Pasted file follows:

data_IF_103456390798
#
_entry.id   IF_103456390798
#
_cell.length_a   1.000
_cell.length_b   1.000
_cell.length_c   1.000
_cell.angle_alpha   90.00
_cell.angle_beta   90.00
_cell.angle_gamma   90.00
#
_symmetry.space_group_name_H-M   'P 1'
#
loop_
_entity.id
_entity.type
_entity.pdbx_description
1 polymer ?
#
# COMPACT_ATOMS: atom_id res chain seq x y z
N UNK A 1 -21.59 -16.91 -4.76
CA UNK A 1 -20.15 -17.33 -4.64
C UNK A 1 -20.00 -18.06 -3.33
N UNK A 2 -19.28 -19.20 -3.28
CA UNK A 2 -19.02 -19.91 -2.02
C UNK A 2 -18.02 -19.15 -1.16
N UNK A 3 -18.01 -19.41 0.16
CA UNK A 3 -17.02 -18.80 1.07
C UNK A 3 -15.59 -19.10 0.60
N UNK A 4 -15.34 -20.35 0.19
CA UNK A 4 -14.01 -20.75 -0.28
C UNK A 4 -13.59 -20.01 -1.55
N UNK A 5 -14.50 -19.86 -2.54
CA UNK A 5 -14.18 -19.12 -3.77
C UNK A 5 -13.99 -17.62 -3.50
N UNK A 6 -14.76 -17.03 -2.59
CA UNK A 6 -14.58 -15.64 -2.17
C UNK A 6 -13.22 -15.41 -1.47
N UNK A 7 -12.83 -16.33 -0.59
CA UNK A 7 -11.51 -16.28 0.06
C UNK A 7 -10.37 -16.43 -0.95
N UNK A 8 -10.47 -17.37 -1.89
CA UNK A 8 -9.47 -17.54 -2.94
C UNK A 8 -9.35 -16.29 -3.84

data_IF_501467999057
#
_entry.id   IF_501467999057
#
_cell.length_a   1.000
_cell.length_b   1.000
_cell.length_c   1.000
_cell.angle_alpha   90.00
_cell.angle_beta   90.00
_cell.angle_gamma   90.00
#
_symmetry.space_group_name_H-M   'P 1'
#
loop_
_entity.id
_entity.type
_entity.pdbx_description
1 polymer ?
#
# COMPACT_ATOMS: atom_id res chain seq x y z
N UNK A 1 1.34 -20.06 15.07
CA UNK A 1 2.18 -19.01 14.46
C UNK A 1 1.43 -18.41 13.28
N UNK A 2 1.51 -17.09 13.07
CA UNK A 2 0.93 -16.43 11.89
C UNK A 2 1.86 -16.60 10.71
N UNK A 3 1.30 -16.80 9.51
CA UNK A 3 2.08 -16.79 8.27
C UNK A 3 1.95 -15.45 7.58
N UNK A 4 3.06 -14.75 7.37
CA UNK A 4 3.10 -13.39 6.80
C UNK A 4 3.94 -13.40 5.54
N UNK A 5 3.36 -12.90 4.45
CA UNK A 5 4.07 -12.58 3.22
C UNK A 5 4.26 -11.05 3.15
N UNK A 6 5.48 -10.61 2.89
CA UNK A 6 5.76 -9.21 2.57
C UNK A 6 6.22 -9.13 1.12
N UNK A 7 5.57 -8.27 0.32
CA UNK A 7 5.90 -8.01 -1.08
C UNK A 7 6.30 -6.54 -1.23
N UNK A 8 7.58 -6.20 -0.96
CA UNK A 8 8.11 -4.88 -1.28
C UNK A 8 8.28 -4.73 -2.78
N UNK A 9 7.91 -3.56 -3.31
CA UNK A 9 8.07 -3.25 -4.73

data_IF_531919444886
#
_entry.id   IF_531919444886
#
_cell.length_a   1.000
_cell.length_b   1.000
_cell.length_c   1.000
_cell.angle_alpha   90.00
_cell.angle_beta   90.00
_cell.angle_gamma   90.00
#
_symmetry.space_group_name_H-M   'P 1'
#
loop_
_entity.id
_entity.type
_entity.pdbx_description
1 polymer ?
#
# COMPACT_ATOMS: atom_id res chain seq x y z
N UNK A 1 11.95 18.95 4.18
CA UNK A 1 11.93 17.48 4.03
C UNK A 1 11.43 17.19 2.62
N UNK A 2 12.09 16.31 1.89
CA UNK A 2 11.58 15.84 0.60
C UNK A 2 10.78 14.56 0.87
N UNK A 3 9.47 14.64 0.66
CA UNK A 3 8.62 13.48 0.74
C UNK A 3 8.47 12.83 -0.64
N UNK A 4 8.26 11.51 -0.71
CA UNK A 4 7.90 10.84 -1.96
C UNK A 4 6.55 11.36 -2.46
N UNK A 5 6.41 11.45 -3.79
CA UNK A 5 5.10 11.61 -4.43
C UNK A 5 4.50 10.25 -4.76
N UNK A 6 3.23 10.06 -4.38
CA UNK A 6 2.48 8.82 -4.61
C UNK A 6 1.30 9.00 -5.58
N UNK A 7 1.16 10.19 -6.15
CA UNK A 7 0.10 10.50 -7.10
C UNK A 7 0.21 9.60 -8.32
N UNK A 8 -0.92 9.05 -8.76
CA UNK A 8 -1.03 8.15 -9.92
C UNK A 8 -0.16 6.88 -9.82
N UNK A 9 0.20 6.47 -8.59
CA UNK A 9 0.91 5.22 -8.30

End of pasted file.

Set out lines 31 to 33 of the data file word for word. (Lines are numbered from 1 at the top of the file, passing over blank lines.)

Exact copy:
CA UNK A 4 -14.01 -20.75 -0.28
C UNK A 4 -13.59 -20.01 -1.55
N UNK A 5 -14.50 -19.86 -2.54